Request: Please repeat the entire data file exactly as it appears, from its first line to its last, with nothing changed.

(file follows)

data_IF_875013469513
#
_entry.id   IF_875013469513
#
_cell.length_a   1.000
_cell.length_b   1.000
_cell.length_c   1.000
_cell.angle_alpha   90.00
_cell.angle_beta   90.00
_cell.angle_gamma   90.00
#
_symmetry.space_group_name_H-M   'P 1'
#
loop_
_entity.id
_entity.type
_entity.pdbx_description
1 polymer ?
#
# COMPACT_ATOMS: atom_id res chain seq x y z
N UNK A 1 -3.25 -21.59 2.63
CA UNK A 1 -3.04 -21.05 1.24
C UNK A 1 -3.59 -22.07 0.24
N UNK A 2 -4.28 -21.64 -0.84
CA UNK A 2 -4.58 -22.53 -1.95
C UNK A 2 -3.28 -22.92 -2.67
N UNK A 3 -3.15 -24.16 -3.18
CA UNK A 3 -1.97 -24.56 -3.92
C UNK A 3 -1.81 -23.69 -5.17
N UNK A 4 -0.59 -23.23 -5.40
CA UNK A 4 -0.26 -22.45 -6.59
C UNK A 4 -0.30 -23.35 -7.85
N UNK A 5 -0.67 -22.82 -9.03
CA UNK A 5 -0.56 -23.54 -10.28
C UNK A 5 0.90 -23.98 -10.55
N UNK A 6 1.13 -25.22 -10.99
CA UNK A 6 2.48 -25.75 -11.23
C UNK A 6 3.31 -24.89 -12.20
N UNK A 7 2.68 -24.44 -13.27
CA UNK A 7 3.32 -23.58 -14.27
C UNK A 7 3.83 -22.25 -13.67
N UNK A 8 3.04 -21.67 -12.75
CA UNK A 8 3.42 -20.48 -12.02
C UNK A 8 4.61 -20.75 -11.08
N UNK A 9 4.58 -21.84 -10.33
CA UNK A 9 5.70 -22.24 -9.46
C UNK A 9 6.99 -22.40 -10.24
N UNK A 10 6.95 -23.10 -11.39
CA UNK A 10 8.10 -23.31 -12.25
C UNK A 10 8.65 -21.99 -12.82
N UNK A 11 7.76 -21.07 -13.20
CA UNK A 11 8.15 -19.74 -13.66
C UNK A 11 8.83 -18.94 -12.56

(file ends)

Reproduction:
data_IF_875013469513
#
_entry.id   IF_875013469513
#
_cell.length_a   1.000
_cell.length_b   1.000
_cell.length_c   1.000
_cell.angle_alpha   90.00
_cell.angle_beta   90.00
_cell.angle_gamma   90.00
#
_symmetry.space_group_name_H-M   'P 1'
#
loop_
_entity.id
_entity.type
_entity.pdbx_description
1 polymer ?
#
# COMPACT_ATOMS: atom_id res chain seq x y z
N UNK A 1 -3.25 -21.59 2.63
CA UNK A 1 -3.04 -21.05 1.24
C UNK A 1 -3.59 -22.07 0.24
N UNK A 2 -4.28 -21.64 -0.84
CA UNK A 2 -4.58 -22.53 -1.95
C UNK A 2 -3.28 -22.92 -2.67
N UNK A 3 -3.15 -24.16 -3.18
CA UNK A 3 -1.97 -24.56 -3.92
C UNK A 3 -1.81 -23.69 -5.17
N UNK A 4 -0.59 -23.23 -5.40
CA UNK A 4 -0.26 -22.45 -6.59
C UNK A 4 -0.30 -23.35 -7.85
N UNK A 5 -0.67 -22.82 -9.03
CA UNK A 5 -0.56 -23.54 -10.28
C UNK A 5 0.90 -23.98 -10.55
N UNK A 6 1.13 -25.22 -10.99
CA UNK A 6 2.48 -25.75 -11.23
C UNK A 6 3.31 -24.89 -12.20
N UNK A 7 2.68 -24.44 -13.27
CA UNK A 7 3.32 -23.58 -14.27
C UNK A 7 3.83 -22.25 -13.67
N UNK A 8 3.04 -21.67 -12.75
CA UNK A 8 3.42 -20.48 -12.02
C UNK A 8 4.61 -20.75 -11.08
N UNK A 9 4.58 -21.84 -10.33
CA UNK A 9 5.70 -22.24 -9.46
C UNK A 9 6.99 -22.40 -10.24
N UNK A 10 6.95 -23.10 -11.39
CA UNK A 10 8.10 -23.31 -12.25
C UNK A 10 8.65 -21.99 -12.82
N UNK A 11 7.76 -21.07 -13.20
CA UNK A 11 8.15 -19.74 -13.66
C UNK A 11 8.83 -18.94 -12.56